Poetry as a tool of entitlement

She was sat on a bench in a public space. She’d eaten her lunch and was looking at her phone. He came and sat at the other end of the bench. I was on the grass some yards away with other people. I sort of know him, but I don’t know his name.

Next thing we know, his voice is raised and he’s reading her his poetry. She’s hunched over her phone. I watch for a while, trying to work out how uncomfortable she is and whether I should go over. He moves to reciting poetry. It was not the sort of thing I think a person would be happy to have forced on them during their lunch break, unsolicited.

He starts telling her how to find him online. This may well be because she’s still staring intently at her phone. I do not know what she said because her voice was low and she’d not said much. He’s pretty loud. My suspicion is that she was not eager to look up more of his work on the internet.

She leaves, and I am relieved. She could have left at any time, she’d not been physically cornered and it was a public space. If he’d followed her I probably would have got involved. I think she was going back to work. However, she should have been free to have her lunch, sit on her bench and play with her phone. Fair enough to ask if someone wants to hear a poem, I guess, but not fair to keep grinding them out. Everything about her body language said that she wanted him to shut up and leave her alone, but he didn’t notice that, or didn’t care.

Being alone in a public space is not an invitation for an approach. Women are socially conditioned to be polite and not cause offence and to listen to men – I could write a great deal about the mechanics of this, but that’s not for today. Women don’t always feel safe antagonising men – even in the middle of the day in public spaces. If you give a man an excuse to get angry with you it can and does turn into verbal abuse and physical assault. Anyone who has previously experienced that won’t necessarily think it’s a good idea to stand up to a pushy man who wants their attention.

Of course in theory having a man recite poetry to you is romantic. In practice, if you don’t know the man, it might instead be weird and creepy. In this case, poetry was functioning as a monologue (manalogue) – great long stretches of the man saying his thing, where it would be rude to interrupt him because it’s a poem. It wasn’t a conversation. He wanted to speak and be listened to – her only role was to listen and approve. It’s the traditional role poetry casts women in – woman as muse and audience, man as speaker and poet. Silence and applause on one side, everything else on the other. Anyone who has read The White Goddess may remember that Robert Graves was very keen on this distribution of labour.

Writing poems does not entitle anyone to attention. Claiming to be a poet does not entitle anyone to interrupt someone else’s lunch break. It was an illustration of entitlement in action. It was difficult to know how to respond. While it was all happening, I made eye contact with the victim. I hope it reassured her to know that she was seen, and I hope I managed to express concern.

One of the things that put me off intervening, was that I do sort of know the guy. He turns up at things I go to and he’s been weird with me and I don’t want to invite more of it. Solidarity-fail on my part, but at the same time, a keen awareness that it shouldn’t have to be my job to sort out the entitled behaviour of a creepy poet.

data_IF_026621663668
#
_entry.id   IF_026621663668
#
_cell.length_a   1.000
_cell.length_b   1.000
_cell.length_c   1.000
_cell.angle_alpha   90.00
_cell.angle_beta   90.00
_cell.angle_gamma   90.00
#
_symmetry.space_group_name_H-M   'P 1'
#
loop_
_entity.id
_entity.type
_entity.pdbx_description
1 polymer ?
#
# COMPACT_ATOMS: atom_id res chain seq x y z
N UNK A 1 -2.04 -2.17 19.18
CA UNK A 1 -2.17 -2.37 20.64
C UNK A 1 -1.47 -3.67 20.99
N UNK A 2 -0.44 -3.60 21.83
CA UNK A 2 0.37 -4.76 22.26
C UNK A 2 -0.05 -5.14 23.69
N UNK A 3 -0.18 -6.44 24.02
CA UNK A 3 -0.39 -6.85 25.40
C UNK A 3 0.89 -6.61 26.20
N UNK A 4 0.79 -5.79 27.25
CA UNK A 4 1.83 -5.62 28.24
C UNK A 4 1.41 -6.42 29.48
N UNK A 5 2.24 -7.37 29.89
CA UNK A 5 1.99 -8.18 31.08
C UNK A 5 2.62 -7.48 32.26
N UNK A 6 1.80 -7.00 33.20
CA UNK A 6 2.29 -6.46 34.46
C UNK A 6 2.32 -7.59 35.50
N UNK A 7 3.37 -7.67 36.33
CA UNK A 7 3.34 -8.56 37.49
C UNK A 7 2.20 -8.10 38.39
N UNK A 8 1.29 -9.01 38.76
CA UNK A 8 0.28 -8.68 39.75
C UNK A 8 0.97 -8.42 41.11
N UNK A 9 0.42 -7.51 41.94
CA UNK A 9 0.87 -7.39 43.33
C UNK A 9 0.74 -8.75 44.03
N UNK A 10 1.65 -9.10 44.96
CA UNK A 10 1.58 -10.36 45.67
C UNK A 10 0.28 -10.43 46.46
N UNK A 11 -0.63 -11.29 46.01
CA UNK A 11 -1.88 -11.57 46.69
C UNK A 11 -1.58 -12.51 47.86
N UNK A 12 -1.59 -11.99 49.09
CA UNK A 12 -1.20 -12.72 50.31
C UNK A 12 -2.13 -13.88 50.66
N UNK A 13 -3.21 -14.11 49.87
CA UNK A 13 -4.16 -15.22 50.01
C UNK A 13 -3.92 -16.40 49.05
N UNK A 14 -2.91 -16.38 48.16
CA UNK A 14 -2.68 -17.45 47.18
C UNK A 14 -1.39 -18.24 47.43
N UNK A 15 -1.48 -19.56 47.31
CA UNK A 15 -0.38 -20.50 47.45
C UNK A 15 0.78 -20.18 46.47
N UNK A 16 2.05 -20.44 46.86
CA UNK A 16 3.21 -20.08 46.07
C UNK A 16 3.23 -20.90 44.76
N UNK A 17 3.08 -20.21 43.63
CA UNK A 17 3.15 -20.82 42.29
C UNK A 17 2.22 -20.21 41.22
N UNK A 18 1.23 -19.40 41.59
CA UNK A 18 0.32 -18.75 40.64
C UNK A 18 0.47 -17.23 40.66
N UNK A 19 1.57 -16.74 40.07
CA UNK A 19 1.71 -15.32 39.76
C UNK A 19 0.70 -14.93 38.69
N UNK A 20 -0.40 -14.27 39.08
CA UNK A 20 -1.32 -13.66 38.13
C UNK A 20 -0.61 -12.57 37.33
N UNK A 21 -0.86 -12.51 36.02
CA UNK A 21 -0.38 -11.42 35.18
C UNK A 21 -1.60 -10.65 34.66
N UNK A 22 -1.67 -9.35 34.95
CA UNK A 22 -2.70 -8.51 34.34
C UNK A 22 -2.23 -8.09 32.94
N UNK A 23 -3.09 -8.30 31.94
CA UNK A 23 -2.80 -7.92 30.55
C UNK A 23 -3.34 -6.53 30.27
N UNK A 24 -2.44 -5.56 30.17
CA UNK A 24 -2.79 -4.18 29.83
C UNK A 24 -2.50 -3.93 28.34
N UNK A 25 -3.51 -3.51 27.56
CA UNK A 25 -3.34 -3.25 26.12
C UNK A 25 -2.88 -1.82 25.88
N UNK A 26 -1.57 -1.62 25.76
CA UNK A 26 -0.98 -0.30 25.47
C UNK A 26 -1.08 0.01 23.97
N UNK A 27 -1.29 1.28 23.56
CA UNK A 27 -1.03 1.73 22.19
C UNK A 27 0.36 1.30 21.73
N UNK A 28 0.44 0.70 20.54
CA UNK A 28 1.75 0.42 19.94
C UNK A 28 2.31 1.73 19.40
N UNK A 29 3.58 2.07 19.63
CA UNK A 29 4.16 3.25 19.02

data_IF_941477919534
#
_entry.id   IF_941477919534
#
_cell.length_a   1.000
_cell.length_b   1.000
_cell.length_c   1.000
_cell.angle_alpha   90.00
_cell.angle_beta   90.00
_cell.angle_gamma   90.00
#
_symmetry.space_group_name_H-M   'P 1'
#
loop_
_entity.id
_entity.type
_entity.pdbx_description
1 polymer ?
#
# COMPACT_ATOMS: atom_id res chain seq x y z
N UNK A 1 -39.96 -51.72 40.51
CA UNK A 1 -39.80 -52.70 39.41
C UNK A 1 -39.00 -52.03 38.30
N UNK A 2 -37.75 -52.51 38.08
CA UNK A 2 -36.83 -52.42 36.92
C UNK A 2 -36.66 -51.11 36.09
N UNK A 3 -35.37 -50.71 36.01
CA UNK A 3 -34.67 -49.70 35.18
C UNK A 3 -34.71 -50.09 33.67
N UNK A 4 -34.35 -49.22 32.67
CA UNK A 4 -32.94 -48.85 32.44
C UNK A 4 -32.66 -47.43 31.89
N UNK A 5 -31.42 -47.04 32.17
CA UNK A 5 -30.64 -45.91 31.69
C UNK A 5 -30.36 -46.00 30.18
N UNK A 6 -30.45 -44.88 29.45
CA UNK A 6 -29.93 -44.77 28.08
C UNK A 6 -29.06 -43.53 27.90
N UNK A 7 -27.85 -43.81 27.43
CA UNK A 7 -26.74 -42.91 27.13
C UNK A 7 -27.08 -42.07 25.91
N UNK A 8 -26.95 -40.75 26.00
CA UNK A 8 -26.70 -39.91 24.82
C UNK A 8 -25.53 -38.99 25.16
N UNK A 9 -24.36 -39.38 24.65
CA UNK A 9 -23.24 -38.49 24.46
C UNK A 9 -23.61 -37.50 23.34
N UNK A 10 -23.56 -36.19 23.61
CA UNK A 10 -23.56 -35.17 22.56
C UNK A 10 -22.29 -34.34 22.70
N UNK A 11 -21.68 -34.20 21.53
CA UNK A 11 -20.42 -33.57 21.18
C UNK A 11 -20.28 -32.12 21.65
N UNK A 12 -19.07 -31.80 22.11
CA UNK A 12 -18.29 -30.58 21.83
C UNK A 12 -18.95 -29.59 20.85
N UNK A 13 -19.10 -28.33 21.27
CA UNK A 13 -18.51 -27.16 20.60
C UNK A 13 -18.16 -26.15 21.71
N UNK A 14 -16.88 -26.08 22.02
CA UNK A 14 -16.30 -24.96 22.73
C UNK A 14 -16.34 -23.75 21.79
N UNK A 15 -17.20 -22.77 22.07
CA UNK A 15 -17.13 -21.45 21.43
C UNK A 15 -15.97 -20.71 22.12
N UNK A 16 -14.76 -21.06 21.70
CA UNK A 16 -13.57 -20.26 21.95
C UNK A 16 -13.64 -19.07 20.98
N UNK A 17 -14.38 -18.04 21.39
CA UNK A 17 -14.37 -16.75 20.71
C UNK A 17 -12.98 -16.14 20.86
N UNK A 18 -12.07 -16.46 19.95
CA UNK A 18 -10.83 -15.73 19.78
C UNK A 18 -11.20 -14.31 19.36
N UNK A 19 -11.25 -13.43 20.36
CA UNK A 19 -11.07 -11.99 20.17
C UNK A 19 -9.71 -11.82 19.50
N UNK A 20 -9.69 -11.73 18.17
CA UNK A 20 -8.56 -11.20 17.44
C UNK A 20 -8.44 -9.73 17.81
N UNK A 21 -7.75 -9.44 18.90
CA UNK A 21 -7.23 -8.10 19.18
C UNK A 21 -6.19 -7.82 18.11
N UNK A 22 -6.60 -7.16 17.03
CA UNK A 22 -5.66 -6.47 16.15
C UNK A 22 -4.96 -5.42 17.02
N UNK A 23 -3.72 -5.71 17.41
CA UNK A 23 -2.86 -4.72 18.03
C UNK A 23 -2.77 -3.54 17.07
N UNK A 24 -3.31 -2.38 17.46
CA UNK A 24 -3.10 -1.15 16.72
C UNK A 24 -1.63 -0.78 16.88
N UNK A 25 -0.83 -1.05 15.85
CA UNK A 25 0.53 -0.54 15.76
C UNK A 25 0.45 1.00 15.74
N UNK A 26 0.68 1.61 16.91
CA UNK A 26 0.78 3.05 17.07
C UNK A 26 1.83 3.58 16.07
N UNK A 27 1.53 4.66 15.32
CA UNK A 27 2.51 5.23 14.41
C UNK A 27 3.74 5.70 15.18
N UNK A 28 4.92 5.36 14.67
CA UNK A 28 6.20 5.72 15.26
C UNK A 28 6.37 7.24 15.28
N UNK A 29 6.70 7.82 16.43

It’s the sort of behaviour that, in a film or a romance novel would have been portrayed as wild, dashing, exciting – and the woman would probably have been swept off her feet. In real life, it’s unsettling, inappropriate and she didn’t want to know. We need to stop telling stories about how women love to be the passive recipients of such advances.

About Nimue Brown

Druid, author, dreamer, folk enthusiast, parent, wife to the most amazing artist -Tom Brown. Drinker of coffee, maker of puddings. Exploring life as a Pagan, seeking good and meaningful ways to be, struggling with mental health issues and worried about many things. View all posts by Nimue Brown

17 responses to “Poetry as a tool of entitlement

  • lornasmithers

    Most bizarre! I can’t say I’ve ever had that happen to me. Personally I wouldn’t have been bothered at all. It would have entertained me. But then I’m the kind of woman who goes into pubs alone and some men find me intimidating… I think I’d have been happier if someone recited me some poems rather than tried to show me a stupid Youtube video. However I personally wouldn’t go and inflict poems on some poor random stranger! Sounds like a very strange person. I recall you’ve blogged about him before…

  • This Poet

    He may have a social disability or other hidden condition, best not to jump to conclusions..

    • This Poet

      If he is a ‘stalker’ though, don’t give any negative attention.

    • Nimue Brown

      I’ve run into him in other contexts, which is why I’m a bit more willing to say this is all a bit creepy – for example, his social dysfunction seems very focused on younger women, rather than generalised. He’s careful around guys, he cornered me outside the loos once and only backed off when another guy showed up. Also, having dealt with a few guys who definitely were dealing with problems of their own, it isn’t any less intimidating.